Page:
Margaret Dawson Net Worth

Margaret Dawson Net Worth is

Margaret Dawson Bio/Wiki, Net Worth, Married 2018

Margaret Dawson (c.1770–1816) was a convict on the First Fleet sent from Britain to New South Wales in 1787. She had a long-term relationship with the surgeon, William Balmain, and was one of Australia's 'founding mothers' whose descendants still live in Australia and Britain.She came from Liverpool and in 1786 was employed in London as a servant in the house of Joseph and Frances Shetley. On the afternoon of Sunday 12 February 1786, while her employers were out of the house, Margaret collected a large quantity of clothing, jewellery, and money, and left the house. Mrs Shetley returned home and found the house in disorder and the young servant girl missing. She sent for Mr Shetley who set out to follow Margaret that evening. Knowing she came from the Liverpool area, he asked after her at the Golden Cross at Charing Cross and was told that a girl of her description had boarded the coach for Chester in the north at 7.00 p.m. Mr Shetley took a postchaise with a Mr Lowe, and overtook the coach at St Albans. Margaret was found on the roof of the coach, apprehended, and taken into a local Inn where she handed over the stolen goods from her pockets and two boxes. The goods were recognised by Mr Shetley, the only item missing being a guinea coin which she had used to pay for the coach. When asked if she had acted with an accomplice or was travelling with anyone, she said no. Margaret was then taken back to London and Mrs Shetley identified the items of clothing.Her trial record, like that of most of her fellow convicts, remains completely silent as to motive. We can only speculate as to whether her rash action resulted from cruel or indecent treatment at the hands of her employer, a family crisis pulling her back home, a threat from an unknown person, or a simple failure to resist the temptation of an empty house.At her trial at The Old Bailey on 22 February for "feloniously stealing" goods to the value of £12 4s 1d, Mr Lowe stated that she was so changed in appearance that he would not have recognised her. In her defence, Margaret said "I have nothing to say, I have no witnesses." She was found guilty and sentenced to the mandatory sentence of death. The prosecutor and jury recommended mercy on account of her youth, being only fifteen, and it being her first offence.After ten months in Newgate Prison, in conditions where malnutrition, filth and violence were common, Margaret was returned to court. Here, on 4 January 1787, her death sentence was commuted "on condition of being transported for [a term of seven years], to the Eastern coast of New South Wales, or some one or other of the islands adjacent".On 26 January, she was delivered from Newgate to the Lady Penrhyn, then moored in the River Thames. Conditions here were no better than in prison, with the women on board described as "almost naked and so very filthy" and "where there are very many venereal complaints". She sailed with the Fleet for New South Wales from Portsmouth on 13 May 17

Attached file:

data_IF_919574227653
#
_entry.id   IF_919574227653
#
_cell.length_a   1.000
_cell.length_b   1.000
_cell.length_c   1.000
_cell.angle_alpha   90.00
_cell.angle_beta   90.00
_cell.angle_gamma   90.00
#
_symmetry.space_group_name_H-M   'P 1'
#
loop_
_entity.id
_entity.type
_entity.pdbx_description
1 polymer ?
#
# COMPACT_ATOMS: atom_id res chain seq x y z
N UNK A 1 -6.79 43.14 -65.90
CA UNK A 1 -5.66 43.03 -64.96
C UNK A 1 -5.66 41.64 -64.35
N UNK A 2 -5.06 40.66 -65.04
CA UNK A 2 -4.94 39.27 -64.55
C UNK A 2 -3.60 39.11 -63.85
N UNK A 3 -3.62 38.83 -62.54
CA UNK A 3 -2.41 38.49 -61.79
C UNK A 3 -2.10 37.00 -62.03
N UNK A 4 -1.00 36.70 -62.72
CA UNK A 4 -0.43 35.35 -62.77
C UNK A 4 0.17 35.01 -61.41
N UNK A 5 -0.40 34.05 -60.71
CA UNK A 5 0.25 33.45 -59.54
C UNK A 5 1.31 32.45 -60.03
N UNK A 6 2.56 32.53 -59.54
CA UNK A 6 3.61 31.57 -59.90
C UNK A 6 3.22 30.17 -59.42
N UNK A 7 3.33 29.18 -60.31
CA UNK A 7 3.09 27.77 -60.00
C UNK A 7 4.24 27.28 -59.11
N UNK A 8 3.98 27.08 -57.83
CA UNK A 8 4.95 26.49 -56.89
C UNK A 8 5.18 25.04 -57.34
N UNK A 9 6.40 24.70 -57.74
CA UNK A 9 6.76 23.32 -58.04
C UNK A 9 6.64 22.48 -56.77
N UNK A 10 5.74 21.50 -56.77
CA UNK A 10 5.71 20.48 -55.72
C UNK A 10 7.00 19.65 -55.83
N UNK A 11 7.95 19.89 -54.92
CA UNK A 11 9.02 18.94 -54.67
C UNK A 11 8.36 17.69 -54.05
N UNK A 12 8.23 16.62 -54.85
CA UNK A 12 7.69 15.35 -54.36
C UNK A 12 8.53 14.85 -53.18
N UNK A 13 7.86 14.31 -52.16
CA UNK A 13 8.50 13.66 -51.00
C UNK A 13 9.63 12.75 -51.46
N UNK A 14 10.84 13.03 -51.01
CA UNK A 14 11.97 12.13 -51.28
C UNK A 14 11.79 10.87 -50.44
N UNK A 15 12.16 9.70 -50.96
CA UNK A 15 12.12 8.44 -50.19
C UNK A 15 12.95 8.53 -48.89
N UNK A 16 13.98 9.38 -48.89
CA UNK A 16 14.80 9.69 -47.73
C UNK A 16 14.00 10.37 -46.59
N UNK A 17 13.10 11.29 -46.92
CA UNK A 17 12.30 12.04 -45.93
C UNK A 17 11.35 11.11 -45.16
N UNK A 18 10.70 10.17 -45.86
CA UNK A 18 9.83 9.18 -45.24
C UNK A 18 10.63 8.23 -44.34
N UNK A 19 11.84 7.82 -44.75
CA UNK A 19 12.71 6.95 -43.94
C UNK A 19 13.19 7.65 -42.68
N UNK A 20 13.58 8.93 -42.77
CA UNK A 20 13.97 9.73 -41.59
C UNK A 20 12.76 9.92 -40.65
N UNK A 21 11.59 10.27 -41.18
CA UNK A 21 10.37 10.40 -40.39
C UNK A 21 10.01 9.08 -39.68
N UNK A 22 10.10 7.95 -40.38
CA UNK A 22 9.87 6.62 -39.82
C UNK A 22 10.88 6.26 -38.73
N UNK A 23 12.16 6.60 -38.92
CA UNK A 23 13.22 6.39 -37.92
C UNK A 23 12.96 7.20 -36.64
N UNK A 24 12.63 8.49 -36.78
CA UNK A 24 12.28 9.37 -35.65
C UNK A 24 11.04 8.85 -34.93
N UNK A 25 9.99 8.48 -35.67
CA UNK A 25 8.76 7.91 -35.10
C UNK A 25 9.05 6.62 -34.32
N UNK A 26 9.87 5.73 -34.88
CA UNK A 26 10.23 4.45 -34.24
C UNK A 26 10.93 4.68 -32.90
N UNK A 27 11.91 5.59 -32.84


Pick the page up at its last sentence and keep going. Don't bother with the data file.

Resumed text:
Date Of Birth1770-01-01
ProfessionMiscellaneous Crew


You Can't Stop the Murders2003continuity
All Shook Up2003Short continuity

Known for movies

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